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Balak 5779: Good Tents, Good Neighbors

07/23/2019 04:06:54 PM

Jul23

In our Torah portion this week, Balak, we read of the blessings conveyed by the prophet Balaam. Among the poetic verses with which he blesses Israel is the line mah tovu ohalecha ya'akov, mishkanotecha yisrael: How fair are your tents, O Jacob, Your dwellings, O Israel. This line eventually was incorporated into the prayer book, to be said upon entering a synagogue. But tonight I want to focus on this line in the context of Balaam's blessing. Of all the things about Israel he might have praised, why the tents? And why refer to the people by the name of their ancestor Jacob? To answer these questions, let us turn to another place in the Torah that mentions Jacob and tents. When Jacob and his twin brother Esau are born, the Torah tells us something of their character: “And the lads grew up, and Esau was a man skilled in hunting, a man of the field, and Jacob was a simple man, a dweller in tents” (Genesis 25:27). In contrast to his outdoorsy brother, Jacob is associated with tents, with the domestic sphere. He is also described as “tam,” which I just translated as simple, but can also have the sense of integrity or innocence. Suggesting that Jacob is a man of integrity or innocence is a bit ironic, given the story that follows. As you will recall, first Jacob barters his brother's birthright for a bowl of soup. Then he colludes with his mother to deceive his father into giving him his blessing. The whole story creates a picture of a dysfunctional family. It depicts relatives deeply enmeshed in each other's business, trying to out-maneuver each other through eavesdropping, withholding information, and outright trickery. In this story, Jacob's dwelling in tents draws him in to the negative family dynamics that eventually force him to flee for his life. Compare this to the tents that Balaam observed, of the whole people Israel, Jacob's descendants, “encamped tribe by tribe,” as the Torah says, in the steppes of Moab, preparing to enter the promised land. A common rabbinic interpretation of Balaam's praise of their tents is that the people's tents were so arranged that one family could not peer in to another's tent. This way of arranging the tents allowed the people to maintain a sense of modesty, of private things being kept private. The people learned from their ancestor Jacob: that dwelling in close proximity to family and kin, with all its benefits, nonetheless requires boundaries. As much as the people cared for one another, in order to function as a cohesive group, one capable of settling the Promised Land, they needed to respect each other's privacy. Like their ancestor Jacob, they dwelled in tents, but found an improved way to do so. Like Jacob and his family, like our ancestors on the cusp of the Promised Land, we too live in close community, deeply connected with the lives of those around us. This happens through institutions like synagogues and schools, and through organic neighborly relationships. There are obviously many benefits to such a strong sense of community. But such close community comes with the risk that gossip, bullying, and prying into our neighbors' affairs can undermine those relationships, just as they did in Jacob's family. The image of the people encamped in such a praiseworthy way reminds us of the need to respect boundaries with our neighbors, friends, and fellow community members. We have to resist the urge to gossip. We have to be present and helpful for our friends, without interfering in their lives in an unwelcome way. It is so wonderful to be here together tonight, as two congregations and more coming together in celebration of Shabbat. This service reminds us of the great blessings that community can bring. May we always be mindful, as were our ancestors, of maintaining the boundaries that enable such community to thrive. Shabbat Shalom.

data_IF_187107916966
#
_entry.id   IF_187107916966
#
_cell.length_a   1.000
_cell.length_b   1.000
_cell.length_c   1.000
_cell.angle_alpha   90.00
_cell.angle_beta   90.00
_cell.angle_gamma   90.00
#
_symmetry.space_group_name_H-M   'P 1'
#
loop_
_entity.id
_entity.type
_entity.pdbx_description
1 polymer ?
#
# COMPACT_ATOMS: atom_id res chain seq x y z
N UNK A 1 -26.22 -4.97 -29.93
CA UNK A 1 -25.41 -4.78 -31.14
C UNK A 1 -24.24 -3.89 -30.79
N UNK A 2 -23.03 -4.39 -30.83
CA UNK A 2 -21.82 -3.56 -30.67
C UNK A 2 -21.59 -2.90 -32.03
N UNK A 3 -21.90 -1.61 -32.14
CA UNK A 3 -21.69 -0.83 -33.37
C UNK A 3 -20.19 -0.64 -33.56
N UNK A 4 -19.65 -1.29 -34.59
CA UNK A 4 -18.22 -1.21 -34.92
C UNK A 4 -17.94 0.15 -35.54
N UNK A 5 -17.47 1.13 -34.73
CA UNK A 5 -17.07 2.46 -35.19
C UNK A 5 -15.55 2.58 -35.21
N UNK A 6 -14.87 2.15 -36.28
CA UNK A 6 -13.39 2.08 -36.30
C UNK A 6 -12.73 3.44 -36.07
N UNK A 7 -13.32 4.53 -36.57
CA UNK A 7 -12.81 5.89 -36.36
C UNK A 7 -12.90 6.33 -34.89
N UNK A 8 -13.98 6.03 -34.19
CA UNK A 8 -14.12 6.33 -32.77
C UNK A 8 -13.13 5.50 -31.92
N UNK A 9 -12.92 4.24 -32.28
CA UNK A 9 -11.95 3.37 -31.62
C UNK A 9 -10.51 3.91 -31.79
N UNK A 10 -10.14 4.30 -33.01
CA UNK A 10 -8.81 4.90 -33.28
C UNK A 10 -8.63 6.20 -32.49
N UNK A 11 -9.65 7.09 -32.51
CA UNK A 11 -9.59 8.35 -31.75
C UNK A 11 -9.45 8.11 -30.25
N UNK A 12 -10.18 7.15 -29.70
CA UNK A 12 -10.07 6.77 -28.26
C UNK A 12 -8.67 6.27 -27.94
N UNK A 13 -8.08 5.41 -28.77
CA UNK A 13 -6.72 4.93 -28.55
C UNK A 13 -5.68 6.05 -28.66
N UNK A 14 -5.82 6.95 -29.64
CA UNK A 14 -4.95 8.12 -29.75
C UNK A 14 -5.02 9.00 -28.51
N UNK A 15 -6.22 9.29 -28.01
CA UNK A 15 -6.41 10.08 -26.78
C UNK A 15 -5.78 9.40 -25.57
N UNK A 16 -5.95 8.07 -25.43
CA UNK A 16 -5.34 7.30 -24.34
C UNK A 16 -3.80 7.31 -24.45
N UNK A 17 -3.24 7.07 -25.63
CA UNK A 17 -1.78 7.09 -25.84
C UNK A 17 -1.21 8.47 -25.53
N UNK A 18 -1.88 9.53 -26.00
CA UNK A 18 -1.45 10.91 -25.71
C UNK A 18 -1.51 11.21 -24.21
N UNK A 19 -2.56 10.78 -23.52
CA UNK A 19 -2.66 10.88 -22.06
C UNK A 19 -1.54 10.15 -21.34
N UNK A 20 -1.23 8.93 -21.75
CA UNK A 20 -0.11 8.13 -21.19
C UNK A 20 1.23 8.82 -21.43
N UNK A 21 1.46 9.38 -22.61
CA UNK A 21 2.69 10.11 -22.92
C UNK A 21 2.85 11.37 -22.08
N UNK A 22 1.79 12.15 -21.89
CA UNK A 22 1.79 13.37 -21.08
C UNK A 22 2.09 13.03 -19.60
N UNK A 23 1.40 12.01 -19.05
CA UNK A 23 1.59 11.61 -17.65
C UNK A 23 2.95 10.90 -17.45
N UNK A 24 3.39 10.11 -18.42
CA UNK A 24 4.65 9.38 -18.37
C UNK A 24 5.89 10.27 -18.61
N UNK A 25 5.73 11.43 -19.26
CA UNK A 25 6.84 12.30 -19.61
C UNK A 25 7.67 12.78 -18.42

Tue, February 7 2023 16 Shevat 5783